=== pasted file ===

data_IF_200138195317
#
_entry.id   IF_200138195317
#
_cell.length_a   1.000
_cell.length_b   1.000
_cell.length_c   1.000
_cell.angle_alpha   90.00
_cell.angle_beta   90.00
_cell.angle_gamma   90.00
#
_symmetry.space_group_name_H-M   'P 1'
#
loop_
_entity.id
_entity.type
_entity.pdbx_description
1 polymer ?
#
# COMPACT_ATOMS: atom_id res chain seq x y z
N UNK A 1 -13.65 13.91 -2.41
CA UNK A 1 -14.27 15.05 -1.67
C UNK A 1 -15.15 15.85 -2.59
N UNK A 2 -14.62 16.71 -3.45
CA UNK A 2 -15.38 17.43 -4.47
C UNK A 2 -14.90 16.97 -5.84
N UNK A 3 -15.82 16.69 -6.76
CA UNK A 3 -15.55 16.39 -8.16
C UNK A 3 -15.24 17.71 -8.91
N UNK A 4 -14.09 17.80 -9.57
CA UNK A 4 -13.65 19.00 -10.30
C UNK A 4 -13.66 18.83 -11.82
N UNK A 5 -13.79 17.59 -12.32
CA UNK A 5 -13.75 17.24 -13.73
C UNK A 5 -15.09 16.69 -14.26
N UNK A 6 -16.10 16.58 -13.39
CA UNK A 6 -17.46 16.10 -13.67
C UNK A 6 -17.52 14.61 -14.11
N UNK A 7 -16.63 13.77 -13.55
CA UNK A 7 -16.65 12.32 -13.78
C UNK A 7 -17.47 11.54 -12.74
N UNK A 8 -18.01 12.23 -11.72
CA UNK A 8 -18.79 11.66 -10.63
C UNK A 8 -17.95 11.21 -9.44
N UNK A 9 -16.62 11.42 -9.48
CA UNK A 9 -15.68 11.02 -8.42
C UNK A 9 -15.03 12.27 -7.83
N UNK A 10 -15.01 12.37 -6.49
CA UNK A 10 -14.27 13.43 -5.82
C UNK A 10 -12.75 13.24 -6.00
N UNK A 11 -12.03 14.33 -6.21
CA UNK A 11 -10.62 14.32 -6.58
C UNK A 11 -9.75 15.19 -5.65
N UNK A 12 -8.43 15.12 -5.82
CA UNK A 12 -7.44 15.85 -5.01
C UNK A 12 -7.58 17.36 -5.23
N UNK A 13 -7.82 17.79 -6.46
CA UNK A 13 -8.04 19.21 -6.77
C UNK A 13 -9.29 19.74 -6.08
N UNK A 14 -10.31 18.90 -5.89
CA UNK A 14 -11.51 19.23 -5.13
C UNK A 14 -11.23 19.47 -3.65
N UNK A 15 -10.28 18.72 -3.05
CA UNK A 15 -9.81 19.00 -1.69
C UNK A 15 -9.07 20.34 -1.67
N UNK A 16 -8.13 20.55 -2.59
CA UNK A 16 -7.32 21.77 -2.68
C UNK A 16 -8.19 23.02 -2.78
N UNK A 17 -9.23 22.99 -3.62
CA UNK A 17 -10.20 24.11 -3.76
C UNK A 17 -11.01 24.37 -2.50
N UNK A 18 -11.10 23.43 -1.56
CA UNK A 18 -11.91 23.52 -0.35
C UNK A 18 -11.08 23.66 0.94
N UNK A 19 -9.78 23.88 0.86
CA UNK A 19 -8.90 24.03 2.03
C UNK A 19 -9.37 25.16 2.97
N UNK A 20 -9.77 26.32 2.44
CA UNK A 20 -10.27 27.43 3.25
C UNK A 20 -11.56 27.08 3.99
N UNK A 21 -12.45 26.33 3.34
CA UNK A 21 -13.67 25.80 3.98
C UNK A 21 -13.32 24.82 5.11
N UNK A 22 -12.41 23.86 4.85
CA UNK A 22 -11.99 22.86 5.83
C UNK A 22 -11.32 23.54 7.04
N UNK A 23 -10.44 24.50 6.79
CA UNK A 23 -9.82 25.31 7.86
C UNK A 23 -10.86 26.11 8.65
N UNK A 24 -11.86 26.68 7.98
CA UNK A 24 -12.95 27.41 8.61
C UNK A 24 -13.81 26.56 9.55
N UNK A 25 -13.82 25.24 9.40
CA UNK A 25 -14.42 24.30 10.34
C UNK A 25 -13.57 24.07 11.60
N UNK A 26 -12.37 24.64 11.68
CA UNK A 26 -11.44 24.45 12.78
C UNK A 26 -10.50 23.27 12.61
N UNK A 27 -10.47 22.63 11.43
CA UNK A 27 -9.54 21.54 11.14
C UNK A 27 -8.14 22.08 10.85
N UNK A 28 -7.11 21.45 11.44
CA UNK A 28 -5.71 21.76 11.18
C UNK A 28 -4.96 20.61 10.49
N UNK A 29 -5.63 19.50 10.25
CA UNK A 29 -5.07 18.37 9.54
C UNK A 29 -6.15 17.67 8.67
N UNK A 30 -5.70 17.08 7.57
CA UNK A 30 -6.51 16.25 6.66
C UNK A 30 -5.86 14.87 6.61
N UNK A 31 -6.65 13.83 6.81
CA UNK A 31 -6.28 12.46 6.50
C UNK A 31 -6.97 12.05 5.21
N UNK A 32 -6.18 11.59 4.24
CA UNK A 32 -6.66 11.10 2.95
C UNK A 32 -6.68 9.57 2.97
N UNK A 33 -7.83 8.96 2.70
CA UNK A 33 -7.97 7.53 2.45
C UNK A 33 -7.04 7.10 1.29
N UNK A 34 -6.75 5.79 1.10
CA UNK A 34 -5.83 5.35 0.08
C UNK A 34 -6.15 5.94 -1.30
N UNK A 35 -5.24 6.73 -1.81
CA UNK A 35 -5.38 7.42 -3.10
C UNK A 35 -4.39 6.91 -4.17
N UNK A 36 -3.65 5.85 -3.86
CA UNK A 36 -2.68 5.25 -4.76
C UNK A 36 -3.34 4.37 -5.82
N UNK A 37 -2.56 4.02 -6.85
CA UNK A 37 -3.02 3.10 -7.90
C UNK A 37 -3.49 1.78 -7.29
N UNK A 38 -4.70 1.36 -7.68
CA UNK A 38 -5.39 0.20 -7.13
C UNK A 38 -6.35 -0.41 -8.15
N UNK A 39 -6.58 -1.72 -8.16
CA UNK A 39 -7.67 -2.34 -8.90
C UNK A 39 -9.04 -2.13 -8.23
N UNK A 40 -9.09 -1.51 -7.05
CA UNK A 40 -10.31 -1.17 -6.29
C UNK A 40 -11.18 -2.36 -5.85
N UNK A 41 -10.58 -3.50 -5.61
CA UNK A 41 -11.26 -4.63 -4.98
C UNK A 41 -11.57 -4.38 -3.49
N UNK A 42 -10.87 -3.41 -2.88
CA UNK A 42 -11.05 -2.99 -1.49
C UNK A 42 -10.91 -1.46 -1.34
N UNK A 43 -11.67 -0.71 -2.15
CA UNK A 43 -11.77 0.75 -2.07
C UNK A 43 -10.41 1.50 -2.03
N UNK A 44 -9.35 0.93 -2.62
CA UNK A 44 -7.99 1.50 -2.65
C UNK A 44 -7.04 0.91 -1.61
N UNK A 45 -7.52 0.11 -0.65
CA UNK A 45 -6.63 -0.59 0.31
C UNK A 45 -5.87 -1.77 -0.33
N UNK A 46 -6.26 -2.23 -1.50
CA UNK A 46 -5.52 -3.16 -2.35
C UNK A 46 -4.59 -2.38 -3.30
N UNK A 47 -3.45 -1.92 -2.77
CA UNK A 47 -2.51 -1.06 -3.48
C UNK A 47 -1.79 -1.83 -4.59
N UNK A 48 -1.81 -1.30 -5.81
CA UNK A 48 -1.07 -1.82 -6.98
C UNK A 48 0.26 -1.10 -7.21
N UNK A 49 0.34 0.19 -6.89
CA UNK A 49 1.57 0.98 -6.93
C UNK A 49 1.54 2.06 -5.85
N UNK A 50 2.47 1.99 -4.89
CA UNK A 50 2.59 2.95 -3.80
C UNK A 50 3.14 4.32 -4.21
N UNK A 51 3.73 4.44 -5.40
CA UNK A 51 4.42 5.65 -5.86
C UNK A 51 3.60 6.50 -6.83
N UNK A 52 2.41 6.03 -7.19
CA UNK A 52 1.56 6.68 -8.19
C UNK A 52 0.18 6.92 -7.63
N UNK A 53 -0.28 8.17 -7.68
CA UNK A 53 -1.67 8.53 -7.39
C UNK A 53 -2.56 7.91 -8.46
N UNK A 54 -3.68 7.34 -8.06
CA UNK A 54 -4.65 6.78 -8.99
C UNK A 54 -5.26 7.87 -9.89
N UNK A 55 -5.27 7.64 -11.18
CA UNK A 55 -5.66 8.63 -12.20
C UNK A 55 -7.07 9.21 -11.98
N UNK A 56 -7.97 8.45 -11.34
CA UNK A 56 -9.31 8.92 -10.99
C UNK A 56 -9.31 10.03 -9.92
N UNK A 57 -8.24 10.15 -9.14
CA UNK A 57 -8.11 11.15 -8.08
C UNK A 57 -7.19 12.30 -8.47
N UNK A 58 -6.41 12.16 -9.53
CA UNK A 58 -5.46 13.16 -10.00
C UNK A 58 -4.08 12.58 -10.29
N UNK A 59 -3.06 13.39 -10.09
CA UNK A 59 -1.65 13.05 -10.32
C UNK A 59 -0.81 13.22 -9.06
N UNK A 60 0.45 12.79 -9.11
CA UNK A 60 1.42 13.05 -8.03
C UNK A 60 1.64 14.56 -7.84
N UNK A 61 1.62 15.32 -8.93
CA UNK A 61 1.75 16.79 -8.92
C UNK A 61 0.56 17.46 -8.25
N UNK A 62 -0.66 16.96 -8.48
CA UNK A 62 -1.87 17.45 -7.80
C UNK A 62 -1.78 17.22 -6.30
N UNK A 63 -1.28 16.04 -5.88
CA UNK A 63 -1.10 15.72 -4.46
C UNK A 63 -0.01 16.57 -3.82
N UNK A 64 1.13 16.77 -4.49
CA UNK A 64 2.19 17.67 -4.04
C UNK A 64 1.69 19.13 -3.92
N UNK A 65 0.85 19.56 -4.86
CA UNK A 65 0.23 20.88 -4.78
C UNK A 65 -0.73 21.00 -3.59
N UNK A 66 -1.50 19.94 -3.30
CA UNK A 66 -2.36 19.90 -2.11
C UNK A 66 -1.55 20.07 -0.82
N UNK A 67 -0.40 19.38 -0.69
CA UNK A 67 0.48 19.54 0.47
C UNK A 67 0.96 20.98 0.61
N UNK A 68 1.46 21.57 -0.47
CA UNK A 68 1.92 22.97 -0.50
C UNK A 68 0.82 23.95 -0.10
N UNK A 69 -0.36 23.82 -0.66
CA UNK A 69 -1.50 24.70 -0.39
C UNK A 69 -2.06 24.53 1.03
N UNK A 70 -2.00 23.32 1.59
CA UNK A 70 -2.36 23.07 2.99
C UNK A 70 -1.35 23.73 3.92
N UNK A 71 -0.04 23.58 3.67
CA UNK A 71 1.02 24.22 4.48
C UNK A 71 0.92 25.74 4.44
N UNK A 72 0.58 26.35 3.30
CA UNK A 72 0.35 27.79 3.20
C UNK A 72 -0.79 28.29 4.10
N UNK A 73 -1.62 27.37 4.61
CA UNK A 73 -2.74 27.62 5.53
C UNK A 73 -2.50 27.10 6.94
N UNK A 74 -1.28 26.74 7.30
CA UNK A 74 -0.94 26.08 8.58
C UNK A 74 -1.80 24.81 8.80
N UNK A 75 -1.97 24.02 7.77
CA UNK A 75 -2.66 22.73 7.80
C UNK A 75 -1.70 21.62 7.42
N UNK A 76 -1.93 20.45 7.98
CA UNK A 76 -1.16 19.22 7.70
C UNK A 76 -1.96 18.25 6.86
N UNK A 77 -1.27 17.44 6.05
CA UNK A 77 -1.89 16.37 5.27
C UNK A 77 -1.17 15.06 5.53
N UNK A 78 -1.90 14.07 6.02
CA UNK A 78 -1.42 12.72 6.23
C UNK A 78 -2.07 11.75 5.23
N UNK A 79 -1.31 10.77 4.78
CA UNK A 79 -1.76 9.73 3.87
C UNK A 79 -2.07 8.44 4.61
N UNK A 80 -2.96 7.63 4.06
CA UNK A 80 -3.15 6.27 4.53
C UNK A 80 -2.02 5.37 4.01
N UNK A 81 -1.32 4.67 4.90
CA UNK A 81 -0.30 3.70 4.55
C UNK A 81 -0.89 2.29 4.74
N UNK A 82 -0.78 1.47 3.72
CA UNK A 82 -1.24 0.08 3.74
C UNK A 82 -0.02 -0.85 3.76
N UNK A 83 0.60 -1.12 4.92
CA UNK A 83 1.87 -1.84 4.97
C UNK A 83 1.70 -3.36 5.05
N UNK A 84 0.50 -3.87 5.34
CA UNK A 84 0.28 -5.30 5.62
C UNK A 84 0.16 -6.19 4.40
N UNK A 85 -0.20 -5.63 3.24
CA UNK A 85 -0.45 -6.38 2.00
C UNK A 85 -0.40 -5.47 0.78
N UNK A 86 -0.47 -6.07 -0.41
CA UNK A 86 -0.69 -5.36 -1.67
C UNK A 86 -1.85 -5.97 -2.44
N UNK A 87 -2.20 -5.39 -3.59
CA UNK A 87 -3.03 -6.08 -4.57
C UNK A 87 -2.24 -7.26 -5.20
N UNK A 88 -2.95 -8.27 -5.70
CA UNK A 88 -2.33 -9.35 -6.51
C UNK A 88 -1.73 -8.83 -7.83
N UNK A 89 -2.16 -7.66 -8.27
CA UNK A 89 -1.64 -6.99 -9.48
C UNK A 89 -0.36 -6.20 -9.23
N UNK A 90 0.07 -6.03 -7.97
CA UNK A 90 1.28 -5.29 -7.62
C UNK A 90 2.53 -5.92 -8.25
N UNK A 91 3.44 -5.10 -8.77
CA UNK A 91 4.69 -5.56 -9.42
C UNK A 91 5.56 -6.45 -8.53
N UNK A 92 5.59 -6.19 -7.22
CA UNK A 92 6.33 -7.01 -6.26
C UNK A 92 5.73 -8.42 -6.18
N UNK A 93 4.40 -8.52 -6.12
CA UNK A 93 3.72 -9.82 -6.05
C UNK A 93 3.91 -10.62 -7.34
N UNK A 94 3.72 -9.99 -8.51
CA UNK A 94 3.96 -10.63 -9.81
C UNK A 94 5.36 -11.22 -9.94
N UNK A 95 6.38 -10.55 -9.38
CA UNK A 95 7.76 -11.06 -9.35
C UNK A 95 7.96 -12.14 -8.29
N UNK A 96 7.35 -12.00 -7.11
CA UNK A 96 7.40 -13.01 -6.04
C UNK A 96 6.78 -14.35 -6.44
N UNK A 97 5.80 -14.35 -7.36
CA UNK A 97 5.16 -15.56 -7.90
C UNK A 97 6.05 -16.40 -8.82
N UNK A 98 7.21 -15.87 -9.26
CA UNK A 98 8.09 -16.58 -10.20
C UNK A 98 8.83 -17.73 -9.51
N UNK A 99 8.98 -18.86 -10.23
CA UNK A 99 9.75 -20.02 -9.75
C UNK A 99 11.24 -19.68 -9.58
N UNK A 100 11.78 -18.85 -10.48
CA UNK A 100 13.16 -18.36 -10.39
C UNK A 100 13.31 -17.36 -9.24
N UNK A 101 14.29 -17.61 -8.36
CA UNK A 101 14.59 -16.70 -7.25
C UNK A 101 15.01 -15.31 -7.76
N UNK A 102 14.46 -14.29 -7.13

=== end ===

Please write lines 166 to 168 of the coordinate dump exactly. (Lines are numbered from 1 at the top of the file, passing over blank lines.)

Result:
CA UNK A 49 1.57 0.98 -6.93
C UNK A 49 1.54 2.06 -5.85
N UNK A 50 2.47 1.99 -4.89